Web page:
28 August 2014
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Predicting corrosion related signatures

Author(s): R. Adey & J. M. W. Baynham

Computer simulation has been widely used to predict the corrosion related electric and electromagnetic signatures of naval vessels.

The modelling strategy has varied from simple dipole type models to detailed boundary element models of the vessel and its environment.

For the dipole models users have had to choose the location and strength of the dipoles based upon experience, using range data or data from similar vessels.

Whereas the boundary element model enables the user to define the actual geometry of the vessel, the electrochemical properties of the materials and the properties of the environment as data to the model and obtain predictions of the electric and magnetic signatures. This paper describes the simulation tools developed as part of the BEASY software to predict electric and magnetic signatures.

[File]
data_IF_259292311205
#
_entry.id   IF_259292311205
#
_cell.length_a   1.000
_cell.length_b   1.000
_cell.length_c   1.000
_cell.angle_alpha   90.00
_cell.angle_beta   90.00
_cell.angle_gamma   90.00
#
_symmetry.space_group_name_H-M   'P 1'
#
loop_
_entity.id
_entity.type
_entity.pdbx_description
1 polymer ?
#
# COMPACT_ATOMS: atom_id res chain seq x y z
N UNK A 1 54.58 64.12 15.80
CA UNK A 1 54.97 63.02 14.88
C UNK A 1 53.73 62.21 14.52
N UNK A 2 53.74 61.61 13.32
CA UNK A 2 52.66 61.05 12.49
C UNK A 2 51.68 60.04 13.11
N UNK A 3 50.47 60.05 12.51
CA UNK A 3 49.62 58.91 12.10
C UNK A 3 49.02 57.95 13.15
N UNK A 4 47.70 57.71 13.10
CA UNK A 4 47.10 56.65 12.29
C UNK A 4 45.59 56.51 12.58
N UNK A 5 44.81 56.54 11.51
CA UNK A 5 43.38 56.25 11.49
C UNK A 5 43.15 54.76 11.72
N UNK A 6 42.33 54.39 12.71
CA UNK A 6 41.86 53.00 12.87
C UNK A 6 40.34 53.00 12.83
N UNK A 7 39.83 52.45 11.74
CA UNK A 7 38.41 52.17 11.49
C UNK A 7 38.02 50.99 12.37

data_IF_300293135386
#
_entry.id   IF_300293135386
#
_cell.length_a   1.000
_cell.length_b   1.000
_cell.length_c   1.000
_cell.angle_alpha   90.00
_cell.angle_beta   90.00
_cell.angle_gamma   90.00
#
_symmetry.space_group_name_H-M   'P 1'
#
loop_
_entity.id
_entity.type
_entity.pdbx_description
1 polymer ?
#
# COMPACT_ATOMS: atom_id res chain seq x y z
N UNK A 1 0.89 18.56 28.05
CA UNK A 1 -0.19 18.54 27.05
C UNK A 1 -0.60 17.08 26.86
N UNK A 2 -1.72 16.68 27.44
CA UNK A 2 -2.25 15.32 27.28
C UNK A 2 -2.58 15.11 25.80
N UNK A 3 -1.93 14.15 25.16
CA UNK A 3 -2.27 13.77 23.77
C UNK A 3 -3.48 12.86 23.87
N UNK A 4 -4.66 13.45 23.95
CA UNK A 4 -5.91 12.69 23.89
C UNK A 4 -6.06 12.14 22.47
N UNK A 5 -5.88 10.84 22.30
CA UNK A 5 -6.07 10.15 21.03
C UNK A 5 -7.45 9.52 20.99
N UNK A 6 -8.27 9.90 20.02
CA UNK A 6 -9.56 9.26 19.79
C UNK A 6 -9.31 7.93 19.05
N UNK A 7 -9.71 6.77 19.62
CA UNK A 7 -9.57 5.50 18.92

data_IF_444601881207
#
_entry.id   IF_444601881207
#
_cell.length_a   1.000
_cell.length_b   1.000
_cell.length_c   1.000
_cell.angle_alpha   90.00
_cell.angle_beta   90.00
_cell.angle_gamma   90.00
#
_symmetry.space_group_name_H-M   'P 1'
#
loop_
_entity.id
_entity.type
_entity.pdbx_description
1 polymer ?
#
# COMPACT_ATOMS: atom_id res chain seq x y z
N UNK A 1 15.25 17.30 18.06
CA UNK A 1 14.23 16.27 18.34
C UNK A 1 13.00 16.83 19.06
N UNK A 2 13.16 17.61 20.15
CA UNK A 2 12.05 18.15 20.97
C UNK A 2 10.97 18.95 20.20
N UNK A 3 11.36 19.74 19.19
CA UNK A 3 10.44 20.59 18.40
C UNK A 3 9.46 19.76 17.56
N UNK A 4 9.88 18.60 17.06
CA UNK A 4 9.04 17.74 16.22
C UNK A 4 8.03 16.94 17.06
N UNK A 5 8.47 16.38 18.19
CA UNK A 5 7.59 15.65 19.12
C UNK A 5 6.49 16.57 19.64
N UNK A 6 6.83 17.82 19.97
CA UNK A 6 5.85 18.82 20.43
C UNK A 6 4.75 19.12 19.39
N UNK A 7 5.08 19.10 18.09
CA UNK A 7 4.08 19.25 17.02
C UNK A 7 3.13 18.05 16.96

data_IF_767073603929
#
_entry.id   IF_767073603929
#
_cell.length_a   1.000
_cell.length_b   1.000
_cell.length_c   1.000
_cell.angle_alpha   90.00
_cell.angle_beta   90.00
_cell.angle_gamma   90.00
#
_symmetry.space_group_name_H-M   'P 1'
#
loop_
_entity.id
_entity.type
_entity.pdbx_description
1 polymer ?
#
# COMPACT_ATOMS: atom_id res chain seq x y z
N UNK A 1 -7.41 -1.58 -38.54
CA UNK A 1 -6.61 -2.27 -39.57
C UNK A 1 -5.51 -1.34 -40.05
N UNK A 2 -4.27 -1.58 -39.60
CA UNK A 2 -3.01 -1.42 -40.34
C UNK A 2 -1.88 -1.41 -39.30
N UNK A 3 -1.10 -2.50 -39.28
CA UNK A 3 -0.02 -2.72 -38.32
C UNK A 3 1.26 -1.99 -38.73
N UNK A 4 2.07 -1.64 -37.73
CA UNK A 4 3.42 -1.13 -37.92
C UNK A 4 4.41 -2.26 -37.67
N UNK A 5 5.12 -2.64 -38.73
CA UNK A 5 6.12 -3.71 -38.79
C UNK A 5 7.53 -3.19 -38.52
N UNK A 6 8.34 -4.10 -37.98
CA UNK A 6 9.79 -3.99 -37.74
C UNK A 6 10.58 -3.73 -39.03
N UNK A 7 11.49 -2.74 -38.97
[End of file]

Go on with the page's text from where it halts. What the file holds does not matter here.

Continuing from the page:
Comparison is made between results of the boundary element detailed models and the dipole type models.

1 Introduction:
The design of a cathodic protection system is of interest to defence organisations not only to ensure the integrity of the ship but also because of the electric fields generated in the sea water by the Cathodic Protection (CP) system.

These fields are known as the signature of the ship. Electromagnetic signatures are playing an important role in the detection of naval vessels and in the fusing of intelligent mines.

The static electric signature is the electric field associated with the DC corrosion or cathodic protection current that flows through the seawater around a vessel.

This is sometimes referred to as the Underwater Electrical Potential or UEP.

The corrosion related magnetic (CRM) field is the coupled magnetic field caused by the corrosion related electric currents flowing in the seawater between the anodes and the ship hull. ...

Pages: 11
Size: 1,618 kb
Paper DOI: 10.2495/ECOR070211



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This paper can be found in the following book

Simulation of Electrochemical Processes II

Simulation of Electrochemical Processes II

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